Bluth Corporation’s goals became clear.  It needed a “business-led project for the whole company”, and not just a software or information technology project, according to Buster Bluth, Chief Financial Officer.  Management allocated $100M for a new project called G.O.B (General Organizational Bench) and expect the project to pay for itself by 2022.  Lucille Bluth called for an annual revenue growth of 15%, reaching $1B in sales by 2025.  She wants half of all orders to come through the Internet by 2023, thereby reducing the operating expenses by 2% annually.  She called for all Bluth Corporation’s businesses to use a single integrated system.  Such integration would give the company an easier and faster production process.  She called for globally unified price lists and distributor discounts, as well as corporate-wide processes for purchasing raw materials.  With such integration management could track orders, analyze sales trends, and run financial reports while customers could obtain answers for at least 60% of their questions on their first calls.  For example, customers should no longer need to wait a week just to get a price quote.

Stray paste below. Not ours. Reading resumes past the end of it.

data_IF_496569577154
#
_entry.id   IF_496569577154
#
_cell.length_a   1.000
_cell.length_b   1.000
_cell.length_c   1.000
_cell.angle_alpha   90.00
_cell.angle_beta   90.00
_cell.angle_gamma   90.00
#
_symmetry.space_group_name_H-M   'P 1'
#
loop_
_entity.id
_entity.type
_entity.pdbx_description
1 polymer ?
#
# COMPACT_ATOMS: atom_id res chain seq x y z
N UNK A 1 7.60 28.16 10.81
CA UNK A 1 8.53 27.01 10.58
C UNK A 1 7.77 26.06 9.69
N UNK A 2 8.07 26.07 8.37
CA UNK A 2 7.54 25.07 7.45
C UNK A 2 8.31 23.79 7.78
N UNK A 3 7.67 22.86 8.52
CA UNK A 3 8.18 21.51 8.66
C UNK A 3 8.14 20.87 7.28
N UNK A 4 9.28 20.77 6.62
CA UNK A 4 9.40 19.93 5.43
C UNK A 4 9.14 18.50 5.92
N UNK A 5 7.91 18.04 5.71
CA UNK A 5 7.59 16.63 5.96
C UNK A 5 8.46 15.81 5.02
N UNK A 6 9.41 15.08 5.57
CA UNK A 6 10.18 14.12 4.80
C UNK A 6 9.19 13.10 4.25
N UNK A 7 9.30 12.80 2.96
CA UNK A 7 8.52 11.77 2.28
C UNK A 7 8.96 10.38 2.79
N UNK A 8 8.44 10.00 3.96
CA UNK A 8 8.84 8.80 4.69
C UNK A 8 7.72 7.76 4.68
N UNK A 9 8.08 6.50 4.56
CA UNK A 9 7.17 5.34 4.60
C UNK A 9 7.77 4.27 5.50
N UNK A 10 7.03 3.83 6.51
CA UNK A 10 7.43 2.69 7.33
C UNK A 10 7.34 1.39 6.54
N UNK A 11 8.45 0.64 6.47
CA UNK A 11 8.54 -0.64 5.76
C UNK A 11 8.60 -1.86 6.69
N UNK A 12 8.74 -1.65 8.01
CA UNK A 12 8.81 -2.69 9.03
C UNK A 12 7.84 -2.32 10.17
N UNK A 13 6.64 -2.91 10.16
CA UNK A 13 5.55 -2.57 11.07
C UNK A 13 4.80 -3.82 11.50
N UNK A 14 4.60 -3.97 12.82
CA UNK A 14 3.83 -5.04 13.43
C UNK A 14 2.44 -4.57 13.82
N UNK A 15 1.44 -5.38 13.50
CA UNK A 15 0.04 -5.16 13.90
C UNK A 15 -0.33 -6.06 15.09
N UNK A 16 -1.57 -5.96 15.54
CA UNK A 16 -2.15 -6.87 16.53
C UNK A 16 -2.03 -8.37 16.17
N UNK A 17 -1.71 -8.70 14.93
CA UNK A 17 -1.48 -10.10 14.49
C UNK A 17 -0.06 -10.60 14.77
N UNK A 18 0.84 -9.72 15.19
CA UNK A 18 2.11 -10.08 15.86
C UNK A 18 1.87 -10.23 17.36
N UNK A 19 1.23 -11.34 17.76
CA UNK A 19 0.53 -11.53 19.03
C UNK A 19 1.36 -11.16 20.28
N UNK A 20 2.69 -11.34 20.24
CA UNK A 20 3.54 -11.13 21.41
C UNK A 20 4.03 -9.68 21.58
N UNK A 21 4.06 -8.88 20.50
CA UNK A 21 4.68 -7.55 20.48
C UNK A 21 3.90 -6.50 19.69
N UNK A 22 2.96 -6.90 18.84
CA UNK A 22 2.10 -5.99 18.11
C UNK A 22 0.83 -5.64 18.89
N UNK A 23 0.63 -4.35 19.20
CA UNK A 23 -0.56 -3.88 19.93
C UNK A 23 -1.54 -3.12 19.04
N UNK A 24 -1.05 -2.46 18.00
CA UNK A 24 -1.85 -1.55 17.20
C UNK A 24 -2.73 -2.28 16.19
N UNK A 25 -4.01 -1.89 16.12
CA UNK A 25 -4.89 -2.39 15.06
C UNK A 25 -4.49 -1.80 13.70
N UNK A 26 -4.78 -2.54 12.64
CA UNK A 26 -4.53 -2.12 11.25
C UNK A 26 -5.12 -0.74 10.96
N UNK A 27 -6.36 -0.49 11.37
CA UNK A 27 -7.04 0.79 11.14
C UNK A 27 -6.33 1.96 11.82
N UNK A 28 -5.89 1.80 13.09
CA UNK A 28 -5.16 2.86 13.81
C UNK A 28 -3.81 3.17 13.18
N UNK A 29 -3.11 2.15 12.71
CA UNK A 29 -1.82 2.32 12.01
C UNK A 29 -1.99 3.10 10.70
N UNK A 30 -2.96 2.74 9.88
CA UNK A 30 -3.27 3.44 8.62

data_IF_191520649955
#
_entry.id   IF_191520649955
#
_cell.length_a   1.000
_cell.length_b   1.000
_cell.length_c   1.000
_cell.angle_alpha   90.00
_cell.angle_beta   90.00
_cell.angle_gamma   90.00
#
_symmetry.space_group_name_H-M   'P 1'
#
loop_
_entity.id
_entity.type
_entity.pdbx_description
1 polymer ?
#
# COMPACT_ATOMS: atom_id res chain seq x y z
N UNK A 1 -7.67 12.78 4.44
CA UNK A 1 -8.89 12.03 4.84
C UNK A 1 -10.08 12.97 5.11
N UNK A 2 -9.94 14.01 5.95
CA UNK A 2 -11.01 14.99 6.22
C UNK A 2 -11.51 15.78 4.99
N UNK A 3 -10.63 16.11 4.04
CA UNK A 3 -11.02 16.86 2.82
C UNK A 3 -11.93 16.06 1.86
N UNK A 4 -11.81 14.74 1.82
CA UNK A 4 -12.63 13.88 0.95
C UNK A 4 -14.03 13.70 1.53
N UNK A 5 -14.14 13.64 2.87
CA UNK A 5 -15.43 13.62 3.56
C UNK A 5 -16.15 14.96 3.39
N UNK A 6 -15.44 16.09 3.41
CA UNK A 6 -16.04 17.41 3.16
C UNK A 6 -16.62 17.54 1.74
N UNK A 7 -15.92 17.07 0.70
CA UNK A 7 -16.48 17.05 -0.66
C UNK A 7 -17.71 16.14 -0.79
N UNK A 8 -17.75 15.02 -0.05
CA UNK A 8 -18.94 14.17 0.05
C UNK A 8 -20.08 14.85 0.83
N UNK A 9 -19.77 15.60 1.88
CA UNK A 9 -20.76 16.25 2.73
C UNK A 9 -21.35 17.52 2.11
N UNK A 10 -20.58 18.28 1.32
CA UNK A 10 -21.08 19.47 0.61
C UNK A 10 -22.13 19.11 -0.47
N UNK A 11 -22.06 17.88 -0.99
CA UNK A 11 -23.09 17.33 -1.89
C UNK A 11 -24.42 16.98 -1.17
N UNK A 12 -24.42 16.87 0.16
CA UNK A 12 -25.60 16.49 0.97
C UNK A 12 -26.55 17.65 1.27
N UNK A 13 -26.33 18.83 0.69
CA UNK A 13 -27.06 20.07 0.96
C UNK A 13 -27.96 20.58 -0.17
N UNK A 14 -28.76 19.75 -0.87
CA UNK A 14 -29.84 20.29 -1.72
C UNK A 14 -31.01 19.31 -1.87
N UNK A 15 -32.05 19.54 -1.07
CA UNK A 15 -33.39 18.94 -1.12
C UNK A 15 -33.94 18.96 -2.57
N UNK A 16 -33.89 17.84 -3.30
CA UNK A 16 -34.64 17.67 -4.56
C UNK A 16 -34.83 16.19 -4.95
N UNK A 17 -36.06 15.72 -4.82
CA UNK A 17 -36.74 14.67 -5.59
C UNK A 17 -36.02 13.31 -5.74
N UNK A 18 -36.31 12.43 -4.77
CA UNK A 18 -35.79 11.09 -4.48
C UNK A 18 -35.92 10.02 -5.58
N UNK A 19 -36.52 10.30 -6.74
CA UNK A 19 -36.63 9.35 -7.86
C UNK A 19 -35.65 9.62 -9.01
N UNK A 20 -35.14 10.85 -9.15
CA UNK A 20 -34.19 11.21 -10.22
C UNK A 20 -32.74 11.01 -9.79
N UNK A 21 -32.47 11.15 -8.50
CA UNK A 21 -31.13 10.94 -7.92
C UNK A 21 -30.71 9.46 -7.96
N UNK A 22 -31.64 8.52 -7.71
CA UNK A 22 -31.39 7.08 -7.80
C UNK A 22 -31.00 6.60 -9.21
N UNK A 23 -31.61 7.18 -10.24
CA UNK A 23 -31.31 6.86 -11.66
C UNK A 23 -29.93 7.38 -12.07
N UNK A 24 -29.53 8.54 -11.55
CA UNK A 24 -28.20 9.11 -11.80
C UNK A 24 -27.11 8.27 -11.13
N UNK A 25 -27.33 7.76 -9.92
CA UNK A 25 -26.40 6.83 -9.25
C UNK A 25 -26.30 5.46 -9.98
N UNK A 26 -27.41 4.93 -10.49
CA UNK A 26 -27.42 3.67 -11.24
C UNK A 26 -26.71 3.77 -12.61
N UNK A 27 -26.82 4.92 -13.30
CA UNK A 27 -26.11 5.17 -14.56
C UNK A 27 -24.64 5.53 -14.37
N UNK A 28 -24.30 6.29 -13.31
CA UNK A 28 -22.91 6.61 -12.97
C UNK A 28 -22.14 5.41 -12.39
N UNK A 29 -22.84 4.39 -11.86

G.O.B’s first and most fundamental task was to educate the key managers and employees on the importance of the project and the way it would be accomplished.  As Lucille Bluth put it, “We can’t expect everybody else to follow us if we don’t understand it.”  Leadership spent a great deal of time attending meetings, courses, and seminars.  According to Dr. Annyong Bluth, the famous reengineering expert who led the first G.O.B seminar, “At Bluth Corporation, a larger fraction of the managers really got into it.  It wasn’t a handful trying to push it down the throats of the rest.”  In January 2020, the began, finding “our best and brightest” to be the fulltime leaders in G.O.B, according to Lucille Bluth.  George Michael Bluth was chosen to be the project leader.  He was Buster Bluth’s Vice President of Business Development and had very broad experience across various aspects of Bluth Corporation’s operations, including accounting information technology.  Choosing other leaders was a problem because division managers had to be persuaded to give up some of their best employees to the project.  However, Lucille Bluth believed that “if it doesn’t hurt to give up these people then we probably were not getting the right people for the project.”  Altogether 45 were selected and divided into nine G.O.B groups.